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Bouncer: Pondering Death and Snookie at Tosca 

Wednesday, Mar 21 2012
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Actually, it's not over when the fat lady sings; an opera is over when the fat lady flat-out dies. Such is the case with Tosca, Puccini's Roman odyssey. Good opera also has to have plenty of betrayal, farce, and jealousy, but it all must culminate in death, which mirrors the human condition: We all die in the end.

I can't help but be reminded of death every time I go to Tosca on Columbus. Sadly, a bartender here who was an acquaintance of mine passed away a few years ago, so I always think of him. The bar is old, sepia-toned, red-velveted and classy, like Sinatra's ghost. Sean Penn supposedly comes here to drink (though we have never been there at the same time), which also lends the place a wisp of greatness for me; his spirit-DNA has settled around the joint like a fine dust.

There are many, many bars in the city that I feel fine walking into by myself, but Tosca is not one of them. It is not suited to the lone drinker. Sure, there are plenty of us in there at any given time, but I always feel like I should be on a date, or with an entourage, or sitting on Willie Brown's knee. But I had just gotten off a long day at work, and company was not in the cards.

You can usually count on the bartenders at Tosca to see that you are by yourself and give you just enough friendly chit chat to make you feel less conspicuous. And so it was the last time I went in. I chose a stool way at the end, in between the tables and the front door. The fellow behind the bar put a beverage napkin down before me like a maitre d'. Good hosts never say, "Will you be dining alone tonight?" but instead use their powers of perception to suss out the singles. They make you feel like it is perfectly natural to go out to eat by yourself and order the Lobster Thermidor and a carafe of martinis. Good bartenders are the same.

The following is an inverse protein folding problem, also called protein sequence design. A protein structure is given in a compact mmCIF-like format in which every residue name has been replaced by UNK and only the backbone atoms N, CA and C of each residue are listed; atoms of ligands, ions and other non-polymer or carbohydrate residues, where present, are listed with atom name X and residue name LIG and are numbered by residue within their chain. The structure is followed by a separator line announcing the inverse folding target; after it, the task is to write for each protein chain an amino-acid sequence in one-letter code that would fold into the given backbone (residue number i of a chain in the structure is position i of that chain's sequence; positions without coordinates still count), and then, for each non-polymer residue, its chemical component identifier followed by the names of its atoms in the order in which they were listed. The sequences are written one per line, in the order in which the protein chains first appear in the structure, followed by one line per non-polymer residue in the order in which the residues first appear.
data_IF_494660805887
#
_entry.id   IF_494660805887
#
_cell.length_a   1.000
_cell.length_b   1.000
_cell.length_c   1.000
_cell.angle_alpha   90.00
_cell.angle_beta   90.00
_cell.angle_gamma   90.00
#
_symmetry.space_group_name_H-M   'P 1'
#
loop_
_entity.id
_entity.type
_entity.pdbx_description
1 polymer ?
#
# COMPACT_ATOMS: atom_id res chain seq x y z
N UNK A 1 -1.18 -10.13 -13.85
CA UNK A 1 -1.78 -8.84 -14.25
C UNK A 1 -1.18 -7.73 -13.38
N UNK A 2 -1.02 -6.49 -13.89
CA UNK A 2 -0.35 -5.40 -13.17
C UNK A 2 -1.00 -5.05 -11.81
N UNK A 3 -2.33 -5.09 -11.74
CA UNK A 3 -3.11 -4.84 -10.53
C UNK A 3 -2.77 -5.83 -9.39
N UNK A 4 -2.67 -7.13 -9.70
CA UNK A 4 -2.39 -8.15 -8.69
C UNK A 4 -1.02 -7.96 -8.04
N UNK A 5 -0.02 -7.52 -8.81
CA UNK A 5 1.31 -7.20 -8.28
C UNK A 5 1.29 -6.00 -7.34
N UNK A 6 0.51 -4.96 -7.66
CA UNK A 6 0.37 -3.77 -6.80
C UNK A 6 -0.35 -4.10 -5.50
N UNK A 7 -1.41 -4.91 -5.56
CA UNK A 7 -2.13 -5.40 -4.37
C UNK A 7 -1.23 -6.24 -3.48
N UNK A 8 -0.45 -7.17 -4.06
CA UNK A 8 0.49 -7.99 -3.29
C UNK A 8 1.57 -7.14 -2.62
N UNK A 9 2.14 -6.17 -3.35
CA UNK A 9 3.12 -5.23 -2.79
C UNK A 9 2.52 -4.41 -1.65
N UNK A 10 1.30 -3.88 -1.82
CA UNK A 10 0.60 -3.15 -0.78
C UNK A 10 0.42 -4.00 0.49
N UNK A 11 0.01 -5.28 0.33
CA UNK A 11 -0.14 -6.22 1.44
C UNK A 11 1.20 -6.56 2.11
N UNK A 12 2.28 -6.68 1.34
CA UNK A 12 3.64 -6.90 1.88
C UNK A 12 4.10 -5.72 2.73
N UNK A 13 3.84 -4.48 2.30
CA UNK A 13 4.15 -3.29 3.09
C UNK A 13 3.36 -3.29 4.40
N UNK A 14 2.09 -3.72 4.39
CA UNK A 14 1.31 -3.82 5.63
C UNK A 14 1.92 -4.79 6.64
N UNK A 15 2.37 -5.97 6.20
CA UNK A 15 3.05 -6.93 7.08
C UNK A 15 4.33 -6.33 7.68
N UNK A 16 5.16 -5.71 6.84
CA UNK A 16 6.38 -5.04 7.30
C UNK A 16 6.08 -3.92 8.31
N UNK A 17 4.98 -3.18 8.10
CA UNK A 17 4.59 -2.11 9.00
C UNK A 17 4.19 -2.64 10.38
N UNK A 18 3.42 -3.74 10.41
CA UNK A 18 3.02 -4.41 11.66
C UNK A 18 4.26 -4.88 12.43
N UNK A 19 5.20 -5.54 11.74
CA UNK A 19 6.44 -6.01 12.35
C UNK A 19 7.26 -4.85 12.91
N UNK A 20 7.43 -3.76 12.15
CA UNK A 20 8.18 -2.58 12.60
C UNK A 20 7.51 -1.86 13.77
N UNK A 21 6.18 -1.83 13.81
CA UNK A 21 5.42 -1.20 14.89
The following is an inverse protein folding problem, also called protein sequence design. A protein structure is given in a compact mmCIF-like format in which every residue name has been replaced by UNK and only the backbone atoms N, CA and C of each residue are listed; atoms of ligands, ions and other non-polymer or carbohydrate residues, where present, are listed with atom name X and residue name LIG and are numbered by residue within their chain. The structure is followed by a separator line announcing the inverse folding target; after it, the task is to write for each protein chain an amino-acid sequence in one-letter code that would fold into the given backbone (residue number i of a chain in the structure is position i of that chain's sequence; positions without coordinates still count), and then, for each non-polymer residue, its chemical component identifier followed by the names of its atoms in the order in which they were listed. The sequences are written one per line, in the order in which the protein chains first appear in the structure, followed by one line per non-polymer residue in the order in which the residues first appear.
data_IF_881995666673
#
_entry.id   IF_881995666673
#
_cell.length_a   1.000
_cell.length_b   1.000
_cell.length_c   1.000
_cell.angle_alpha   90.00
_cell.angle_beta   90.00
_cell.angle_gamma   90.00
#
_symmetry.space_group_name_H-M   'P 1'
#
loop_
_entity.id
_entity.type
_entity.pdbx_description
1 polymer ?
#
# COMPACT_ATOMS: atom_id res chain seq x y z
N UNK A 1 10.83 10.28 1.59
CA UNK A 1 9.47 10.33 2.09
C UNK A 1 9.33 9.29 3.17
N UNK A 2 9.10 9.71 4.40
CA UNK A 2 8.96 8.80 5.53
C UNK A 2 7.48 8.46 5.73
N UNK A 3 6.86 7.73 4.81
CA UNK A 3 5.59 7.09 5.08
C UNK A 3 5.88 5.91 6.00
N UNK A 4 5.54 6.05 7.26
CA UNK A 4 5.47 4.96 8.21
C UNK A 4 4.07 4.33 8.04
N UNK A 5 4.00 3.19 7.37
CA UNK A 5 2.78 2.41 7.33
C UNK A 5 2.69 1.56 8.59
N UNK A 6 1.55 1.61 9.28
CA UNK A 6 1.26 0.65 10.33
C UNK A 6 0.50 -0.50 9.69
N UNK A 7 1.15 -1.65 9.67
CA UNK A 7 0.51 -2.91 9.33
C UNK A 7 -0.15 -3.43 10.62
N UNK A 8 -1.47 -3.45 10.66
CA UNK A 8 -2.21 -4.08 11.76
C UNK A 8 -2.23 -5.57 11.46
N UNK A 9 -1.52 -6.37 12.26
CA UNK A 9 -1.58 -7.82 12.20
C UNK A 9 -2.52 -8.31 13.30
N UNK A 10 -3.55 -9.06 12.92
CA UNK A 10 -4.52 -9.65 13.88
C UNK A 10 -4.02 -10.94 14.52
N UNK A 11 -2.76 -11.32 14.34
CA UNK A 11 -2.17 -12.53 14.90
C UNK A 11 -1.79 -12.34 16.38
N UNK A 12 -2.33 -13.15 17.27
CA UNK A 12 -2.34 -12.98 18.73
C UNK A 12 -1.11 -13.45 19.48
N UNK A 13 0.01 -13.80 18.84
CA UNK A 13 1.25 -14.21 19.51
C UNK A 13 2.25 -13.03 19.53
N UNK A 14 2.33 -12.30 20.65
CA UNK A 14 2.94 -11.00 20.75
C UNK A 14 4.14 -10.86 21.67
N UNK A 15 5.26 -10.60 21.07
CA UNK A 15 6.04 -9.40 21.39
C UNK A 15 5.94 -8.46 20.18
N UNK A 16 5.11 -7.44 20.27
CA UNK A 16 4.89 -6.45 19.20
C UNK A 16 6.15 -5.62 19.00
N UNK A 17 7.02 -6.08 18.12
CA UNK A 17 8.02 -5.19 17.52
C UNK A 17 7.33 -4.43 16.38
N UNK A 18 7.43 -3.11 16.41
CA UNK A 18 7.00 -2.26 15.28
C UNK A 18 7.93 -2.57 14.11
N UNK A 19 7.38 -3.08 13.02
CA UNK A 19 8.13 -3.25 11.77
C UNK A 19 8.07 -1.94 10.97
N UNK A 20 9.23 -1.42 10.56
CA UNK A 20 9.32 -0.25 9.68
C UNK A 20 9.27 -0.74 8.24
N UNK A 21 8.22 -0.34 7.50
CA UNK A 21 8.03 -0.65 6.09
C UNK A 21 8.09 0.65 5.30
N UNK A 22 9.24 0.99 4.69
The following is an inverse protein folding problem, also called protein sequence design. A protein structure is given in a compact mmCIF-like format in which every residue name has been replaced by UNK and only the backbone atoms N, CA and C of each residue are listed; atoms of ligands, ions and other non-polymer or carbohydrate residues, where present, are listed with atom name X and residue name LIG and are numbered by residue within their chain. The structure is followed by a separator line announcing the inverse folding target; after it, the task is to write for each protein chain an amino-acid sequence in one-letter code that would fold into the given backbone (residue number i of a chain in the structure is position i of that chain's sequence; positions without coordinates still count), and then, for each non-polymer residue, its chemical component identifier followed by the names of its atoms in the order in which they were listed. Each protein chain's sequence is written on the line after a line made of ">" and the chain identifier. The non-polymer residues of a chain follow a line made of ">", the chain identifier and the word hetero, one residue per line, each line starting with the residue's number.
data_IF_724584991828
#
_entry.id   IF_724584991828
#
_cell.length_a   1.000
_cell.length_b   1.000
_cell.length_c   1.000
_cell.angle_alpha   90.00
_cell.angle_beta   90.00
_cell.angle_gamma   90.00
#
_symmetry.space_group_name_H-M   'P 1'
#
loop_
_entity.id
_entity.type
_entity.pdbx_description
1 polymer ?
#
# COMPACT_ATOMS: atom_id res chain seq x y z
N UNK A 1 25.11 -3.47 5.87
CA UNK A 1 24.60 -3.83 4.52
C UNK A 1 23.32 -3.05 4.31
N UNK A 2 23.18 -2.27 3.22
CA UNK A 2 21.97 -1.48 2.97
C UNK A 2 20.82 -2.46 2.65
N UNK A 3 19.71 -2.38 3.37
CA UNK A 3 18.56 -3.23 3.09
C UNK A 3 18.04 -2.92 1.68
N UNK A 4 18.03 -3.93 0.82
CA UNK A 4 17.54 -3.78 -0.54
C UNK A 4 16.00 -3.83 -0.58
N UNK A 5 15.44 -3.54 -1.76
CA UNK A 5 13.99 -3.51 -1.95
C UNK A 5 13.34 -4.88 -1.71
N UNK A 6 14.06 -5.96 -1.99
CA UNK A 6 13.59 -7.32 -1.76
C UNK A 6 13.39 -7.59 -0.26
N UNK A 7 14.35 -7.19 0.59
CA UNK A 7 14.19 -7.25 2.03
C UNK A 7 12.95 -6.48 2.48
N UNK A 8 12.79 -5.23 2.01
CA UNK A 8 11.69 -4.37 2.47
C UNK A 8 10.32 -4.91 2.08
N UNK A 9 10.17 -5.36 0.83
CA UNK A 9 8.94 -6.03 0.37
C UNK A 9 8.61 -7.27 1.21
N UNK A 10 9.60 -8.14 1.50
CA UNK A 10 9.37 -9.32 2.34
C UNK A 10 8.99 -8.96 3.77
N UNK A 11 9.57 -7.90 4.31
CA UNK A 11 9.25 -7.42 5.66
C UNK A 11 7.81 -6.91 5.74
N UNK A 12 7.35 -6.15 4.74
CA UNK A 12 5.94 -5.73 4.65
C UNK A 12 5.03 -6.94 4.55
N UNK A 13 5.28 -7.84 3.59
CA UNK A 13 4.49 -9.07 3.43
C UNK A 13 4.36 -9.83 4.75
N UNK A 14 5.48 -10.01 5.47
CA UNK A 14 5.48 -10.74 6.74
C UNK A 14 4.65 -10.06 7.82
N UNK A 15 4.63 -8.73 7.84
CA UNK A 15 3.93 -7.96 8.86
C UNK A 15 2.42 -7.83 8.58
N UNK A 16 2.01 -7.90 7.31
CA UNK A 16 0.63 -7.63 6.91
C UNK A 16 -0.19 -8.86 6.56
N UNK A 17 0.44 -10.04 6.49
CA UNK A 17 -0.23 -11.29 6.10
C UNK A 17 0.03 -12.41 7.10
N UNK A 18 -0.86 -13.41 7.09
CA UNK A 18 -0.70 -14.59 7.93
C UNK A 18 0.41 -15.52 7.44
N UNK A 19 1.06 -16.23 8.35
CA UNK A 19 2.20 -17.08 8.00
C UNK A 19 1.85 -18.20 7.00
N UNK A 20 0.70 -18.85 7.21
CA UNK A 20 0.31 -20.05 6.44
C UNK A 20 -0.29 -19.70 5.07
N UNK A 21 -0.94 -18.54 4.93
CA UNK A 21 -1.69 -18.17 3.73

As it turned out, I wasn't the only one alone, although the other men in suits who sat near me seemed to know the bartender pretty well. If you come in often enough you never feel alone, because the guy behind the bar knows you.

I usually bring my crosswords (nothing says "Come talk to me! I'm sexy!" like a good puzzle), but instead I whipped out my US Weekly, the one with a pregnant Snookie on the cover. I have heretofore avoided discussing Jersey Shore on these pages, finding it too obvious a target, but seeing as how I was in Tosca, and Snookie has gotten herself in a very operatic situation, please allow me to indulge. The fat lady (sorry, Nicole) is dying. Snookie's pregnancy is not only a tragedy, it is the end of an era.

Betrayal, farce, jealousy. All of these things can be found on every single episode of Jersey Shore. This season, The Situation has been plotting to overthrow Snookie and Jionni's union by revealing the fact that she blew him one night — truly the stuff of Puccini. Mike crept behind doorways and furtively whispered into the telephone in preparation for his grand betrayal. Snookie harbored her secret and would stop at nothing to keep it from her betrothed.

An entire opera could be written around Sammy and Ronnie's redonkulous love affair. Act Two would comprise "The Anonymous Letter" sent to her outlining Ronnie's infidelity, and her subsequent jealous rampage. The list goes on, but it of course culminates in Snookie bein' in trouble deep and keepin' her baby. As a mom, Snookie may as well be dead because she is going to have to kiss her old life goodbye. (Okay, chances are she will not be able to, and her little Jiannabella will go the way of Francis Bean and Bobbi Kristina.)

The cover of US Weekly has Snookie delicately caressing her baby-bump, like van Eyck's Marriage of Arnolfini painting. Apparently she is worried about her baby, since she went on a monthlong bender before she realized she was knocked up. Is it really a "bender," though, when it is all you ever do? I have some reassuring news for Snookie: Any baby of yours will be of below-average intelligence, so you needn't worry about fetal alcohol syndrome.

"Another one?" asked my bartender. I glanced down at the other imbibers; when you are by yourself, you like to see how far into their cups all the other loners are. The sun had just gone down, which is a cozy time to be at Tosca. I started to feel some sadness for Snooks, since she is surely to go the way of Madame Butterfly, and be ditched by her baby-daddy soon enough. She's far too egocentric to commit suicide, though.

"Fill 'er up," I said to the bartender. One more before my curtain call.

About The Author

Katy St. Clair

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